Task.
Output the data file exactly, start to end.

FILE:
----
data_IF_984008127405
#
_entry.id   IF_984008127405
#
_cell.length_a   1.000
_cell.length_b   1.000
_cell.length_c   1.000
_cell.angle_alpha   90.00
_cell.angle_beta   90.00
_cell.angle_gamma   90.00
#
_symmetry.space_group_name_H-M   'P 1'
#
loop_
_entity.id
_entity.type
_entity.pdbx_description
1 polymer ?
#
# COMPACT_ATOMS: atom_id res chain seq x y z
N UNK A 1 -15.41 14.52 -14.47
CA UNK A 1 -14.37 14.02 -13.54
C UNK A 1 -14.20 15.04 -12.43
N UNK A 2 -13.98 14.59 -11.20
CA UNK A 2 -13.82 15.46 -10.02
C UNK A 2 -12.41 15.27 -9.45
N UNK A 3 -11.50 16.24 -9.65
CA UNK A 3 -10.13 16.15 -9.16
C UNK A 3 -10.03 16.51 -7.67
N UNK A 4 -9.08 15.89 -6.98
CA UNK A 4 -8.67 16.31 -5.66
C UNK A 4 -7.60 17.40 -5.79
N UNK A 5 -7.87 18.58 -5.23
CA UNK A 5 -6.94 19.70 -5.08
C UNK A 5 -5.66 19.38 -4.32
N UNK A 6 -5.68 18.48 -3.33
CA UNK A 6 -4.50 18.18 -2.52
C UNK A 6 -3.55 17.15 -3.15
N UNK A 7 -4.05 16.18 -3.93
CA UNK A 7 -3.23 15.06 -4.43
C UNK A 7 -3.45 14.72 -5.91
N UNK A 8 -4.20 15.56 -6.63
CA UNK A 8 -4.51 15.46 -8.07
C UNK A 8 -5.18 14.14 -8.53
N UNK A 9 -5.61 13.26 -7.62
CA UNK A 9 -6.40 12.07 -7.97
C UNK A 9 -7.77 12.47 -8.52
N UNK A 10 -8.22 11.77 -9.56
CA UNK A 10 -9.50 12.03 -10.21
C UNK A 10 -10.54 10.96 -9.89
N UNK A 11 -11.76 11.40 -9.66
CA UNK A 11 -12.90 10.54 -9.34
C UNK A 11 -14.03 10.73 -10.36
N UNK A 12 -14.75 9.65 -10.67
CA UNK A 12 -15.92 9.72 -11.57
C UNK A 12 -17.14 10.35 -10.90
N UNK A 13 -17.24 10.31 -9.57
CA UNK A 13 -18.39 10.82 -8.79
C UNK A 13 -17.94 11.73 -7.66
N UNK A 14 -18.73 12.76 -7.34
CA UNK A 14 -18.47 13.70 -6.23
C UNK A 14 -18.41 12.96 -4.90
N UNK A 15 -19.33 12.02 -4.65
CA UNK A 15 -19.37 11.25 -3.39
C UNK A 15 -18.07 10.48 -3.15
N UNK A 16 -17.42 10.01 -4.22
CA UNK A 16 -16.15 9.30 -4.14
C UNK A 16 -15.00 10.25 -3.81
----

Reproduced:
data_IF_984008127405
#
_entry.id   IF_984008127405
#
_cell.length_a   1.000
_cell.length_b   1.000
_cell.length_c   1.000
_cell.angle_alpha   90.00
_cell.angle_beta   90.00
_cell.angle_gamma   90.00
#
_symmetry.space_group_name_H-M   'P 1'
#
loop_
_entity.id
_entity.type
_entity.pdbx_description
1 polymer ?
#
# COMPACT_ATOMS: atom_id res chain seq x y z
N UNK A 1 -15.41 14.52 -14.47
CA UNK A 1 -14.37 14.02 -13.54
C UNK A 1 -14.20 15.04 -12.43
N UNK A 2 -13.98 14.59 -11.20
CA UNK A 2 -13.82 15.46 -10.02
C UNK A 2 -12.41 15.27 -9.45
N UNK A 3 -11.50 16.24 -9.65
CA UNK A 3 -10.13 16.15 -9.16
C UNK A 3 -10.03 16.51 -7.67
N UNK A 4 -9.08 15.89 -6.98
CA UNK A 4 -8.67 16.31 -5.66
C UNK A 4 -7.60 17.40 -5.79
N UNK A 5 -7.87 18.58 -5.23
CA UNK A 5 -6.94 19.70 -5.08
C UNK A 5 -5.66 19.38 -4.32
N UNK A 6 -5.68 18.48 -3.33
CA UNK A 6 -4.50 18.18 -2.52
C UNK A 6 -3.55 17.15 -3.15
N UNK A 7 -4.05 16.18 -3.93
CA UNK A 7 -3.23 15.06 -4.43
C UNK A 7 -3.45 14.72 -5.91
N UNK A 8 -4.20 15.56 -6.63
CA UNK A 8 -4.51 15.46 -8.07
C UNK A 8 -5.18 14.14 -8.53
N UNK A 9 -5.61 13.26 -7.62
CA UNK A 9 -6.40 12.07 -7.97
C UNK A 9 -7.77 12.47 -8.52
N UNK A 10 -8.22 11.77 -9.56
CA UNK A 10 -9.50 12.03 -10.21
C UNK A 10 -10.54 10.96 -9.89
N UNK A 11 -11.76 11.40 -9.66
CA UNK A 11 -12.90 10.54 -9.34
C UNK A 11 -14.03 10.73 -10.36
N UNK A 12 -14.75 9.65 -10.67
CA UNK A 12 -15.92 9.72 -11.57
C UNK A 12 -17.14 10.35 -10.90
N UNK A 13 -17.24 10.31 -9.57
CA UNK A 13 -18.39 10.82 -8.79
C UNK A 13 -17.94 11.73 -7.66
N UNK A 14 -18.73 12.76 -7.34
CA UNK A 14 -18.47 13.70 -6.23
C UNK A 14 -18.41 12.96 -4.90
N UNK A 15 -19.33 12.02 -4.65
CA UNK A 15 -19.37 11.25 -3.39
C UNK A 15 -18.07 10.48 -3.15
N UNK A 16 -17.42 10.01 -4.22
CA UNK A 16 -16.15 9.30 -4.14
C UNK A 16 -15.00 10.25 -3.81